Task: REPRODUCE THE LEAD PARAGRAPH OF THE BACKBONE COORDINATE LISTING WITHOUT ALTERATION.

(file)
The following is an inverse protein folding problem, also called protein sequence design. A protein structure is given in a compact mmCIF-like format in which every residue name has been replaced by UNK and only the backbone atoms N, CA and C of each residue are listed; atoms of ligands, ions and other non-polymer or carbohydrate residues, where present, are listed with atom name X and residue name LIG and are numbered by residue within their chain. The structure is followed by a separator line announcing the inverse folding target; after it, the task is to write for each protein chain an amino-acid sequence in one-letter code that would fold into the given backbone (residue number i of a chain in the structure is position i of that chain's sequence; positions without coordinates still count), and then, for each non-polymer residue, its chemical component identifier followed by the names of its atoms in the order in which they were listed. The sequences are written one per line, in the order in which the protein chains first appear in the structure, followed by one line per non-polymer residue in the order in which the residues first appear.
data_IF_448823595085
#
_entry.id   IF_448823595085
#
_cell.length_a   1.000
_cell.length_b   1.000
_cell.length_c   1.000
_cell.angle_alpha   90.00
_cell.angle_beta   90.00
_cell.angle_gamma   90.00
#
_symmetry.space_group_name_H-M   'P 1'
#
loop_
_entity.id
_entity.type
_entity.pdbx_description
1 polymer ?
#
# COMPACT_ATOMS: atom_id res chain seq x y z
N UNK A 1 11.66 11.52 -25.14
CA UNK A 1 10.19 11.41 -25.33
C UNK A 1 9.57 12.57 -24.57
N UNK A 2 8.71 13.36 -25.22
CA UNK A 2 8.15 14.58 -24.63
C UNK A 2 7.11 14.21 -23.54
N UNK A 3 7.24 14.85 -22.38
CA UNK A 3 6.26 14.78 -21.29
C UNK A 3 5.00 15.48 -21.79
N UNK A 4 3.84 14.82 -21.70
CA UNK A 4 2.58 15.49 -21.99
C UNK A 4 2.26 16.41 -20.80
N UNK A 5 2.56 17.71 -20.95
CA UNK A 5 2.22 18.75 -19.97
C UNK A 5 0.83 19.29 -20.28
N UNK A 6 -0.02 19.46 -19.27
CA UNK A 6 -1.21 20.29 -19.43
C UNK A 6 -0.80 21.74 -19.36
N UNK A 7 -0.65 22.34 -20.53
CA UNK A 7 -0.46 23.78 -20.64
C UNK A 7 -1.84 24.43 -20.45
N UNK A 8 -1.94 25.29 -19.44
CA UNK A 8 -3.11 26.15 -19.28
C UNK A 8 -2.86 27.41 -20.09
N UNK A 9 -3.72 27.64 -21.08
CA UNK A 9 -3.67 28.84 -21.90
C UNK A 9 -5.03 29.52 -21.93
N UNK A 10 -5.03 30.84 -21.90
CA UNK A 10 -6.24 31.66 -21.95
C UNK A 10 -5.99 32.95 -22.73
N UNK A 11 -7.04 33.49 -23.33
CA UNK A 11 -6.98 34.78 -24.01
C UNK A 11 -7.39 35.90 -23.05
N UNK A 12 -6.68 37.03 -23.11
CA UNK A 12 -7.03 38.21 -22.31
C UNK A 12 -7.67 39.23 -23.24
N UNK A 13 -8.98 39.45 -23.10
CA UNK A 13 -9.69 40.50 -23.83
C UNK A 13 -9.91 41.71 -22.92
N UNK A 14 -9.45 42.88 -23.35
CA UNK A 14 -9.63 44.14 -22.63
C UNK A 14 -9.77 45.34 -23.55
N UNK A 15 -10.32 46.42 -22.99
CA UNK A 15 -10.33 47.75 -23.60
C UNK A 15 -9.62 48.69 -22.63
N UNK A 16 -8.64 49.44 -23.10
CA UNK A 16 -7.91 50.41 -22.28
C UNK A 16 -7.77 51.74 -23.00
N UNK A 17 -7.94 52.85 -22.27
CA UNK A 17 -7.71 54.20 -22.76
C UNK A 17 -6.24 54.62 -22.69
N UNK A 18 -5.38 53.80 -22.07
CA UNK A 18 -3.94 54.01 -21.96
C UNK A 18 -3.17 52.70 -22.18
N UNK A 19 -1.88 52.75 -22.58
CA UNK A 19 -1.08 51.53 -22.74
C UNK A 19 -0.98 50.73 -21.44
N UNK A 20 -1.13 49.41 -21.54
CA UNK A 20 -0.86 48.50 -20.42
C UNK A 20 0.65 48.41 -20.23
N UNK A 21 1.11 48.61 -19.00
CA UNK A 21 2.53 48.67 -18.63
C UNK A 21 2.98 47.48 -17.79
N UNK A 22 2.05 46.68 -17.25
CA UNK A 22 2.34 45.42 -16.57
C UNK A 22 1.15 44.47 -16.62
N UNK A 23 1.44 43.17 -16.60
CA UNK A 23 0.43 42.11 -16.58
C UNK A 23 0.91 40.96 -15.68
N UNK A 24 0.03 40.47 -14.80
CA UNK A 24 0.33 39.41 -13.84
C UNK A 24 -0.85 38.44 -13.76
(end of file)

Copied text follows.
The following is an inverse protein folding problem, also called protein sequence design. A protein structure is given in a compact mmCIF-like format in which every residue name has been replaced by UNK and only the backbone atoms N, CA and C of each residue are listed; atoms of ligands, ions and other non-polymer or carbohydrate residues, where present, are listed with atom name X and residue name LIG and are numbered by residue within their chain. The structure is followed by a separator line announcing the inverse folding target; after it, the task is to write for each protein chain an amino-acid sequence in one-letter code that would fold into the given backbone (residue number i of a chain in the structure is position i of that chain's sequence; positions without coordinates still count), and then, for each non-polymer residue, its chemical component identifier followed by the names of its atoms in the order in which they were listed. The sequences are written one per line, in the order in which the protein chains first appear in the structure, followed by one line per non-polymer residue in the order in which the residues first appear.